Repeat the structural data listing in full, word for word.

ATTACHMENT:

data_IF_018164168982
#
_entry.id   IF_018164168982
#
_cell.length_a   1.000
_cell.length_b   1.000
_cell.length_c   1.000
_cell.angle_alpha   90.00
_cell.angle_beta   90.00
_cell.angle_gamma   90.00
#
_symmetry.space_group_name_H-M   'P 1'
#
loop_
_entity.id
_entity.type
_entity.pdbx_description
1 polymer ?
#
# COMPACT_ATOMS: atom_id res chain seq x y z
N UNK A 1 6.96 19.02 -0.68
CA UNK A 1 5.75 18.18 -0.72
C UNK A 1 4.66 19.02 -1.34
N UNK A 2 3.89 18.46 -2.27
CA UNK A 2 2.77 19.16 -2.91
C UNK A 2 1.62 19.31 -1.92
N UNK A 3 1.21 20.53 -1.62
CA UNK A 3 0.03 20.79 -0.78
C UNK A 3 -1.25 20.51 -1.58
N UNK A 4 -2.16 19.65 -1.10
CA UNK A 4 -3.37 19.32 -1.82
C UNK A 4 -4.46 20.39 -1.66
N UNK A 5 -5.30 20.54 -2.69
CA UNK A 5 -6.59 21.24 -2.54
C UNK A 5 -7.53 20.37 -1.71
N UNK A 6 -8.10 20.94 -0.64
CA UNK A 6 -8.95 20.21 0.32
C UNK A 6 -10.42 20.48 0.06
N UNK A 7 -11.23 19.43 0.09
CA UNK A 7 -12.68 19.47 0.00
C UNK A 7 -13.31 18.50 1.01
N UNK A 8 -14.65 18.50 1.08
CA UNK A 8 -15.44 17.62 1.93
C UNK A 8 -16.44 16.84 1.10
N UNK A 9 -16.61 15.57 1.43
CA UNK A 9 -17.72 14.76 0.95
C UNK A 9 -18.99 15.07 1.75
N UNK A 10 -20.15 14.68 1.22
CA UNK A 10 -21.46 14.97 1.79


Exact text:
data_IF_018164168982
#
_entry.id   IF_018164168982
#
_cell.length_a   1.000
_cell.length_b   1.000
_cell.length_c   1.000
_cell.angle_alpha   90.00
_cell.angle_beta   90.00
_cell.angle_gamma   90.00
#
_symmetry.space_group_name_H-M   'P 1'
#
loop_
_entity.id
_entity.type
_entity.pdbx_description
1 polymer ?
#
# COMPACT_ATOMS: atom_id res chain seq x y z
N UNK A 1 6.96 19.02 -0.68
CA UNK A 1 5.75 18.18 -0.72
C UNK A 1 4.66 19.02 -1.34
N UNK A 2 3.89 18.46 -2.27
CA UNK A 2 2.77 19.16 -2.91
C UNK A 2 1.62 19.31 -1.92
N UNK A 3 1.21 20.53 -1.62
CA UNK A 3 0.03 20.79 -0.78
C UNK A 3 -1.25 20.51 -1.58
N UNK A 4 -2.16 19.65 -1.10
CA UNK A 4 -3.37 19.32 -1.82
C UNK A 4 -4.46 20.39 -1.66
N UNK A 5 -5.30 20.54 -2.69
CA UNK A 5 -6.59 21.24 -2.54
C UNK A 5 -7.53 20.37 -1.71
N UNK A 6 -8.10 20.94 -0.64
CA UNK A 6 -8.95 20.21 0.32
C UNK A 6 -10.42 20.48 0.06
N UNK A 7 -11.23 19.43 0.09
CA UNK A 7 -12.68 19.47 0.00
C UNK A 7 -13.31 18.50 1.01
N UNK A 8 -14.65 18.50 1.08
CA UNK A 8 -15.44 17.62 1.93
C UNK A 8 -16.44 16.84 1.10
N UNK A 9 -16.61 15.57 1.43
CA UNK A 9 -17.72 14.76 0.95
C UNK A 9 -18.99 15.07 1.75
N UNK A 10 -20.15 14.68 1.22
CA UNK A 10 -21.46 14.97 1.79